Welcome to Corvis
When Cygnar isn't horse drawn, its coal fired and steam driven. For much of the time, a pall of smog shadows the great cities of the Iron Kingdoms from the mills, turning even bright days dim. Outside the front door of most houses is a man-hole opening into a coal cellar. The coal-man carried, on one distorted shoulder, a hundredweight sack that he drops, mouth down, directly over the coal-hole with a single flick of the body.
In the more well to do areas of major cities, side streets are gas-lit, if lit is not too strong a word for the faint pools of light around each lamp post. At dusk a lamp lighter runs from post to post carrying a long pole with a flame and a hook on top; the hook opened the tap, the flame lit the jet. Pretty grim it is, too, on the cobblestones by a Cygnaran-built gasworks on a wet winter night in the choking smell of gas. Gasometers, where gas was stored, are great steel cylinders that rise and sink in and out of holes in the ground as they fill and empty.
Many pubs, on the other hand, are bright and glittering and therefore perhaps all the more inviting. They are made brighter by big mirrors, etched with the names of ales or gin or whiskey, covering the walls so that reflected gaslight filled the place. Although this too in turn is dimmed as the evening wears on, by the tobacco smoke which stained the ceilings first yellow, then brown. A sharp smell of beer seeped into the street. So did noise: Pubs are loud. People seem to sing quite readily (the whistling delivery boy or trades-man is commonplace) to entertain themselves and many pubs employ itinerant musicians to entertain their clientele.
But of course pubs produce drunkenness. As soon as the Corvis City Watch was formed in 544AR, it had to deal with street drinkers, whose main crime (then as today) was to make the place look untidy. In the more up town ‘bourgs, this was a very grave matter, for they may have repelled the well-bred visitors upon whose patronage the economy of these areas almost entirely depended. Therefore, a person could be arrested and jailed simply for being drunk in a public place, or for sleeping in the open air. A first offender might be ordered to leave the city, but punishments for repeat offences were exceptionally harsh: even knocking on a rich person's door and politely requesting a few pennies or some bread attracted harsh punishment. For example, Ellen Robon, aged 67, was jailed for 14 days after "a lady" complained of her begging at Eversfield Place.
When fines were imposed, the magistrates knew the miscreants could not pay, and that enabled them to remove the offender from the public eye by jailing them for 14 or 21 days in the lock-up in Courthouse Street. (In 587AR "serial beggar" Saralle Harvett was sentenced to a month.) And the lock up means that someone else from their family has to go out and earn.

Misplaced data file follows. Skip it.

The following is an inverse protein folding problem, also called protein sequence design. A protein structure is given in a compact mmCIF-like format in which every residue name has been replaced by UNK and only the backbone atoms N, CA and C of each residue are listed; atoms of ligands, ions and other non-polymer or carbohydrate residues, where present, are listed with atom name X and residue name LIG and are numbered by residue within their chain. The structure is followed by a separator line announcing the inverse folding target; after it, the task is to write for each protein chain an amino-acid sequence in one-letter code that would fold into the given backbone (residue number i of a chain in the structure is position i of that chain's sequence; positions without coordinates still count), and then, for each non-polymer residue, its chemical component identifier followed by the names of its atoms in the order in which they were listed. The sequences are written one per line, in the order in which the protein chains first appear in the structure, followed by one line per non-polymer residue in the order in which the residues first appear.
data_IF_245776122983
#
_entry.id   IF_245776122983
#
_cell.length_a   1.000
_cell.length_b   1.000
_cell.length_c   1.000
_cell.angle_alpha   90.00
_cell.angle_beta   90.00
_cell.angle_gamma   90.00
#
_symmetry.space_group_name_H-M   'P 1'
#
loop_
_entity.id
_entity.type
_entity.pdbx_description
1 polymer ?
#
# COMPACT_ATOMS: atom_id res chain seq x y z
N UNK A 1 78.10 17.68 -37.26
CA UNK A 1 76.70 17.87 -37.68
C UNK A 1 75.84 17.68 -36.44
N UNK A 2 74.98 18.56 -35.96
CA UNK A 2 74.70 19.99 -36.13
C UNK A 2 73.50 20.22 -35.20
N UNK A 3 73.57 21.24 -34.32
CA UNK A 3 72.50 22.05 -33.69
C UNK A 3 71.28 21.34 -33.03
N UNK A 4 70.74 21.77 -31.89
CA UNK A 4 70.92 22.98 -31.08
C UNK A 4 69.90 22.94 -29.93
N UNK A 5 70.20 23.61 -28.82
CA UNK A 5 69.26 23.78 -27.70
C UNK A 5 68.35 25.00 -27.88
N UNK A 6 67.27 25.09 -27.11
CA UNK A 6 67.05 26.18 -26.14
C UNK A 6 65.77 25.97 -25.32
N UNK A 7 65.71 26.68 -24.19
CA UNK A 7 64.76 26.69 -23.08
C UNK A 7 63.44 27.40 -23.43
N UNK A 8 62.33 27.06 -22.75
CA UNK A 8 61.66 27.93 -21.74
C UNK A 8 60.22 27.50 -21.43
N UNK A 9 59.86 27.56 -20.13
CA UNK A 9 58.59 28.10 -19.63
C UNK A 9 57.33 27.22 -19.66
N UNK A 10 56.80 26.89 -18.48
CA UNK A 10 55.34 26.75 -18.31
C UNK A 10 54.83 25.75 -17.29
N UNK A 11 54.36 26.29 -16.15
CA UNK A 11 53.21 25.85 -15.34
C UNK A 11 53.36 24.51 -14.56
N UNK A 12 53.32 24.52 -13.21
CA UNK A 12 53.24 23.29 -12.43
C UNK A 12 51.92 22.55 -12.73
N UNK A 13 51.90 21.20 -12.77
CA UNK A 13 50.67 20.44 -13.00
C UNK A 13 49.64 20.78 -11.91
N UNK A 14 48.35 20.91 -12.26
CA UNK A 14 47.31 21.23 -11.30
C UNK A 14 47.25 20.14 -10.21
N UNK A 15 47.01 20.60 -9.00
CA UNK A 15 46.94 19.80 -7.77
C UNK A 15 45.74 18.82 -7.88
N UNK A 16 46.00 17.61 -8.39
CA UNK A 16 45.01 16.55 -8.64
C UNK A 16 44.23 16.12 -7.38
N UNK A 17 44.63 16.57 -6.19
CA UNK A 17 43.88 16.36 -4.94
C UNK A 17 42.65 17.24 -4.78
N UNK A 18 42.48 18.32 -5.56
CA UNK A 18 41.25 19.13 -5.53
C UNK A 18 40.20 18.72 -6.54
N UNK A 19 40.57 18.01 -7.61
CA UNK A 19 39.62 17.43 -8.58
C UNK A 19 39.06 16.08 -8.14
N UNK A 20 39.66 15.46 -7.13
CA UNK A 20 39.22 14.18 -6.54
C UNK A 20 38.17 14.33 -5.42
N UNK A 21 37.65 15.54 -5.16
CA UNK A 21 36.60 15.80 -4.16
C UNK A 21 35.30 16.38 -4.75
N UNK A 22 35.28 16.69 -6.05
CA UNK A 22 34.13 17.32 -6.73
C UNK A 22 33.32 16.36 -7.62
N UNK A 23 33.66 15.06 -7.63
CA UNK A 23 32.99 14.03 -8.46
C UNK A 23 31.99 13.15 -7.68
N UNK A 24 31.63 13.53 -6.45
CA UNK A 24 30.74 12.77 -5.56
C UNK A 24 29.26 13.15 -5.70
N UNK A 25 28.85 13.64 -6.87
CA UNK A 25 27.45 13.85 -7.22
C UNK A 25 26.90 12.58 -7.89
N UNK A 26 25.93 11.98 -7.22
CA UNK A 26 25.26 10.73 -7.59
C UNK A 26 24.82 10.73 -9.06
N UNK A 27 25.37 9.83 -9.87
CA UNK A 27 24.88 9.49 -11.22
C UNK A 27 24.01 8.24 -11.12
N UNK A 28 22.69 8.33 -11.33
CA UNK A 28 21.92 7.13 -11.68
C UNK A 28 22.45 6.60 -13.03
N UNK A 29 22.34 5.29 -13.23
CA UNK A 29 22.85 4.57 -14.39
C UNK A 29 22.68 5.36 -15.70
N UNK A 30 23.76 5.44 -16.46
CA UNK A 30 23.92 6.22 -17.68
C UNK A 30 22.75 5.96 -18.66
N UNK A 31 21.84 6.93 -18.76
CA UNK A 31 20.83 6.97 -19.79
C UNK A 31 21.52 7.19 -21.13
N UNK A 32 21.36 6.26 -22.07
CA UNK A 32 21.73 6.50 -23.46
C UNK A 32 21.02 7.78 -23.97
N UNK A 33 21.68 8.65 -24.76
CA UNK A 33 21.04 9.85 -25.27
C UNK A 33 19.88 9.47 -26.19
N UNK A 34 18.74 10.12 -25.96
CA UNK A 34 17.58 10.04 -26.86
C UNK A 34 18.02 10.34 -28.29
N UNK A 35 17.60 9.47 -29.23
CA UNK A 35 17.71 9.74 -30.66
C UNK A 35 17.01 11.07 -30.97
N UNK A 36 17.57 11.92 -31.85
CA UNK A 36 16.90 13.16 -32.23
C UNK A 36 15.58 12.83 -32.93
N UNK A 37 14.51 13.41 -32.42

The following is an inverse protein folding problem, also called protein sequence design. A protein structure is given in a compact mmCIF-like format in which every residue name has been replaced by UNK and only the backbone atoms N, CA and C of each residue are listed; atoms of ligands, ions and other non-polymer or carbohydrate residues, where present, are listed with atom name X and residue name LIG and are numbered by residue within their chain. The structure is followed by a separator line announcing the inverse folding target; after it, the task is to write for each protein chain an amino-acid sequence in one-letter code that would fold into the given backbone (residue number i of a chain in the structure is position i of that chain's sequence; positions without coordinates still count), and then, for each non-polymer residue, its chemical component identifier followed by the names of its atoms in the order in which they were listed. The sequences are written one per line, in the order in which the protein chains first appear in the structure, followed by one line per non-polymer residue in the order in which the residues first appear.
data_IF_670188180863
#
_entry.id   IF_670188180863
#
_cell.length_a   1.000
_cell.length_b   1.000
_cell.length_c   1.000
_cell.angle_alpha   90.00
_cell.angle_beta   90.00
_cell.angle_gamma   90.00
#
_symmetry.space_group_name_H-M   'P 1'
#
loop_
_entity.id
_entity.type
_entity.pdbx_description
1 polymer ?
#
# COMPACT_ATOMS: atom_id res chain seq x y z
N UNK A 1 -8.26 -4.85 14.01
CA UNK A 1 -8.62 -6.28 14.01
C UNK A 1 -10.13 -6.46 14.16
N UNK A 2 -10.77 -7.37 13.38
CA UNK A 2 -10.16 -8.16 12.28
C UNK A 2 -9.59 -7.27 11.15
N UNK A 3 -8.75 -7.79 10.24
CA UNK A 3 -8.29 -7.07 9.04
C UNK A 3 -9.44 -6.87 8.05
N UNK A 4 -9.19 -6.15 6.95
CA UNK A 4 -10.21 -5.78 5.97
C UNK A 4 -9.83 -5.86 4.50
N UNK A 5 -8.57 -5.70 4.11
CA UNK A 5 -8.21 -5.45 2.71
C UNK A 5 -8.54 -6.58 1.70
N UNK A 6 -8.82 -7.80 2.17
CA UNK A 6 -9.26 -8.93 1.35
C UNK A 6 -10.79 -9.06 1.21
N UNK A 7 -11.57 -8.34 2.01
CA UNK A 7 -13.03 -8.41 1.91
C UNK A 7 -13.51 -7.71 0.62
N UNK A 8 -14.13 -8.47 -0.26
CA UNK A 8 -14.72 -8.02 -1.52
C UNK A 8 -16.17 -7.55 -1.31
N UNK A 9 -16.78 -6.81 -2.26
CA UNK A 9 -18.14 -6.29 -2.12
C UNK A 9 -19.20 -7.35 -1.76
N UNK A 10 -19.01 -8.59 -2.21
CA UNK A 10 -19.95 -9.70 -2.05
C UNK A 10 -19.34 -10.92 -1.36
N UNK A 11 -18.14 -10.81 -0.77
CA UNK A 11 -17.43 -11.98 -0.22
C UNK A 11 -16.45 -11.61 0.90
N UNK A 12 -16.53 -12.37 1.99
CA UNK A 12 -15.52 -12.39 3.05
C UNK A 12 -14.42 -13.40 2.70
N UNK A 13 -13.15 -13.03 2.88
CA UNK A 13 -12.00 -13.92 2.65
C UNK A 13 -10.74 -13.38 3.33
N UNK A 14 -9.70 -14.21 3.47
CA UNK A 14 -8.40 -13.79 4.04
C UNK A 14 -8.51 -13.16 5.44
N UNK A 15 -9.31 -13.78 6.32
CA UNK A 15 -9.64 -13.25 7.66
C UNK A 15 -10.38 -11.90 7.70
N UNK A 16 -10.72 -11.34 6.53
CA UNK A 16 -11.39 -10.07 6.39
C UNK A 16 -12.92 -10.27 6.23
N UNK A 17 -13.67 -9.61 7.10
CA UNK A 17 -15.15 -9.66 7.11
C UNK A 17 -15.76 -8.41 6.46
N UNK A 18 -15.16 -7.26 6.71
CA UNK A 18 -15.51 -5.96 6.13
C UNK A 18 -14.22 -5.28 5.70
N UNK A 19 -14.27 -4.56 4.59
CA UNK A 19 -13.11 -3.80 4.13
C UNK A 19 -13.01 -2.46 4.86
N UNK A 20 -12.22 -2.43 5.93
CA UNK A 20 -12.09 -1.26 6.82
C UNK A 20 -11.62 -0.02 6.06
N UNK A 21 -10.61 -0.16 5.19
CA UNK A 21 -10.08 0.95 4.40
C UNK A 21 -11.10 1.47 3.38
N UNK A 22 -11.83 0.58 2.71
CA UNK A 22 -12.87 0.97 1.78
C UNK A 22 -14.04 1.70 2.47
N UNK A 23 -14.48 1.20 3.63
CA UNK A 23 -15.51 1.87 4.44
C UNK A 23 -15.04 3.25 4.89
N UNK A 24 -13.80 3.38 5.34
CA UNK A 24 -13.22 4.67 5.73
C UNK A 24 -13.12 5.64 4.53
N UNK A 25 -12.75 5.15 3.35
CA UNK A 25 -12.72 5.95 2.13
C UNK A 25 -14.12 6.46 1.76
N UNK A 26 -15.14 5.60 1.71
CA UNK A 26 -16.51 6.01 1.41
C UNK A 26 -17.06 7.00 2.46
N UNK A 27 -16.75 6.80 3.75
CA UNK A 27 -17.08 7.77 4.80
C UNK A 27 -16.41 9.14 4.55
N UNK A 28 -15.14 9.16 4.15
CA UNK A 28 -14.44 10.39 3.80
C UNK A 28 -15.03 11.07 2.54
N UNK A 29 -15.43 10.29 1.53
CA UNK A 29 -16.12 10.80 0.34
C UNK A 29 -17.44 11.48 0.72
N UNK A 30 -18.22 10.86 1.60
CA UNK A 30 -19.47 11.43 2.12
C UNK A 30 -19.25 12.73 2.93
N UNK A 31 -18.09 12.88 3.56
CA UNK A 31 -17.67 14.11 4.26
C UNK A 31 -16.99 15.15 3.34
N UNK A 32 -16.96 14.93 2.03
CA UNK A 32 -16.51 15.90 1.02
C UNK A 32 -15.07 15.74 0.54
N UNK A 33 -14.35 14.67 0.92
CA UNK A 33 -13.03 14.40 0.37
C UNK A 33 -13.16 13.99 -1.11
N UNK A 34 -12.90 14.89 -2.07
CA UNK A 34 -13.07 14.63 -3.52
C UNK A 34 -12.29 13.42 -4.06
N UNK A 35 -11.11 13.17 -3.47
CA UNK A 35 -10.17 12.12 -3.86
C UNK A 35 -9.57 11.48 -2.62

Popular amongst the Church of Morrow is the view that the employment of children in the city’s mills is the product of a conspiracy. It would have been the work of a moment for the city council to outlaw child labour, or to halt the worst excesses of it. But instead, for too long they turned a blind eye, all too happy to believe the claptrap they were fed by the manufacturers about mill conditions being idyllic. So the mill owners were allowed to carry on growing rich and fat at the expense of lost innocence, rationalising their exploitation of toddlers as young as four and five by claiming that industry, and therefore the country, could not survive without it.
If the manufacturers were bad, their enforcers were worse. At best callous, at worst frighteningly sadistic, the spinning-room overseer had the task of maintaining production. He did it by instilling fear and inflicting pain - children were beaten simply to keep them awake towards the end of their 14 or 15-hour day. What man could live with himself knowing that he had to beat small children for a living?
And then there were the parents. Over the decades, many apologists have claimed that parents had little choice in the matter: They either allowed their children to work in the mill, or the family starved. But this is over-simplification. The pittance earned by even three or four children was not enough to keep a family - there had to be an adult breadwinner and the money the youngsters brought home too often found its way via the father into the tavern-keeper's pocket.
There are few wealthy persons in Corvis. There are few enlightened persons in Corvis. Even fewer fall into both camps. For the vast majority in Corvis, as in the other major cities of Western Immorean, life is harsh and toil, unceasing. And as imminent war compounds the social ills caused by the nascent industrialisation, it’s only likely to get worse.